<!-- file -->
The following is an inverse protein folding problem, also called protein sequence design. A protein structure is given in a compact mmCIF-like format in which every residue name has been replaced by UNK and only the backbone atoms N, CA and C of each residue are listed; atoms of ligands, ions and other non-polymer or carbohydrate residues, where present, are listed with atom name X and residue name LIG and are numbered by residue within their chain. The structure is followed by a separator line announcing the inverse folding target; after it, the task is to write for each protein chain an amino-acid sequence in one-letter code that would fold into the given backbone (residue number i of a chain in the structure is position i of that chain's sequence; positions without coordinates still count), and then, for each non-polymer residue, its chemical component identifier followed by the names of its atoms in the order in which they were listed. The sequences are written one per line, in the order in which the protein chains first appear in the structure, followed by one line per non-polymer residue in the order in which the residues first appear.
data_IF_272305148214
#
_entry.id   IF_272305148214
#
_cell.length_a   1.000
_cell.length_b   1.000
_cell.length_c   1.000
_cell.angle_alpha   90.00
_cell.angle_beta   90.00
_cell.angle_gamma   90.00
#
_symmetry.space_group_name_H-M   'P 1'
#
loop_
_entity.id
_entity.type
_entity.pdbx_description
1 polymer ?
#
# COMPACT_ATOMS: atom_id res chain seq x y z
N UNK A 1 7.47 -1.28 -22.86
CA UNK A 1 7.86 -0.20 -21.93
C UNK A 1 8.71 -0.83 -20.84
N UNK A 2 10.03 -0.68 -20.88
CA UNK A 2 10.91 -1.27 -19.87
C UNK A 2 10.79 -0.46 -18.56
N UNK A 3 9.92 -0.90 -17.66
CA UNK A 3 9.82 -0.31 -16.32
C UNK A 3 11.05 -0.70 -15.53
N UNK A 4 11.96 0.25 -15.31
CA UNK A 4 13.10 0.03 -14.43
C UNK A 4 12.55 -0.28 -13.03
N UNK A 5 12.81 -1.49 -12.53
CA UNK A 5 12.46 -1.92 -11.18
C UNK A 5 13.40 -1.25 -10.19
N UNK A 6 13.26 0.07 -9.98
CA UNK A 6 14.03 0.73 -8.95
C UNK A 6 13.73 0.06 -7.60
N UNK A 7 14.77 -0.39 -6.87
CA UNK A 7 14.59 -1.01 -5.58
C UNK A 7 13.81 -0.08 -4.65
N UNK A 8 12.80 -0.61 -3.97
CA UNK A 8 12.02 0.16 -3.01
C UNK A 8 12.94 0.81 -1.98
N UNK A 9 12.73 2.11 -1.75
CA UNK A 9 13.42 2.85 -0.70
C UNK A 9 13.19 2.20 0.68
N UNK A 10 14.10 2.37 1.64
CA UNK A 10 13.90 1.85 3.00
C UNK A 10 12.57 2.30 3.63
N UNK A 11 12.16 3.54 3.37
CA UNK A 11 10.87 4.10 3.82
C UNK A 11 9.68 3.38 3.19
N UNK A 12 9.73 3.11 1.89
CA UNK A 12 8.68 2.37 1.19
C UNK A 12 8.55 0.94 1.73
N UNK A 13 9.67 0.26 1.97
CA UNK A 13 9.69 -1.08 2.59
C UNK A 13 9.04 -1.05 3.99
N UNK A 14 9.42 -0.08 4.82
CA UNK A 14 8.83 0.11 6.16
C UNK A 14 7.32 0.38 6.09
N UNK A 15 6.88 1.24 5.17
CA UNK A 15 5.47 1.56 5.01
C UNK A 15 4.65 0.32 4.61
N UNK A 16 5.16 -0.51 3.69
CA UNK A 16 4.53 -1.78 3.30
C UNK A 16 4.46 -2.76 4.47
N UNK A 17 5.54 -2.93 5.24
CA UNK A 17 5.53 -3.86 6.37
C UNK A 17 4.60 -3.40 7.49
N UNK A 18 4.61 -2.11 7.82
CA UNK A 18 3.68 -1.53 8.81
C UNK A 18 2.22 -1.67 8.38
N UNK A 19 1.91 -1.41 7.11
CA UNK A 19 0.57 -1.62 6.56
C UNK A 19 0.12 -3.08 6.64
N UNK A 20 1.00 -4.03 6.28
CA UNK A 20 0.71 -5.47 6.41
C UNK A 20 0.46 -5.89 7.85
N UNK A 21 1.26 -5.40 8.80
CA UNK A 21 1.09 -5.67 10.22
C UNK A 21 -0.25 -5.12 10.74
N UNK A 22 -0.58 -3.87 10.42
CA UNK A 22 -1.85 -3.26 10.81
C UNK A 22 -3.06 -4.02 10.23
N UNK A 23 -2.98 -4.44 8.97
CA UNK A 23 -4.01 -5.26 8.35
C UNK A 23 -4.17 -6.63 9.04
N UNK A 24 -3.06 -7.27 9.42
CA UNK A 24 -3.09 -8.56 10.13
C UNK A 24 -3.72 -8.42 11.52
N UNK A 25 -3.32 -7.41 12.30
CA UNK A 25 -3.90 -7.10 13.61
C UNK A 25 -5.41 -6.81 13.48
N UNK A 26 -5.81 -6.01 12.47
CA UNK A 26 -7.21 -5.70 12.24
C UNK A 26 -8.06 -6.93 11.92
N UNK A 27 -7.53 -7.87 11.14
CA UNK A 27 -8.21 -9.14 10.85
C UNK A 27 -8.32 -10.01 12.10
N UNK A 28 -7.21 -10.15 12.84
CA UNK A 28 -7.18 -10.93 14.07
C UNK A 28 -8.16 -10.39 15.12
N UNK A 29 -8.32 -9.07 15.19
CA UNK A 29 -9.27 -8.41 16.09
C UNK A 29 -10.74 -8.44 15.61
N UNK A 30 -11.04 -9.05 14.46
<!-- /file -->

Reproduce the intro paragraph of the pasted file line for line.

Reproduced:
The following is an inverse protein folding problem, also called protein sequence design. A protein structure is given in a compact mmCIF-like format in which every residue name has been replaced by UNK and only the backbone atoms N, CA and C of each residue are listed; atoms of ligands, ions and other non-polymer or carbohydrate residues, where present, are listed with atom name X and residue name LIG and are numbered by residue within their chain. The structure is followed by a separator line announcing the inverse folding target; after it, the task is to write for each protein chain an amino-acid sequence in one-letter code that would fold into the given backbone (residue number i of a chain in the structure is position i of that chain's sequence; positions without coordinates still count), and then, for each non-polymer residue, its chemical component identifier followed by the names of its atoms in the order in which they were listed. The sequences are written one per line, in the order in which the protein chains first appear in the structure, followed by one line per non-polymer residue in the order in which the residues first appear.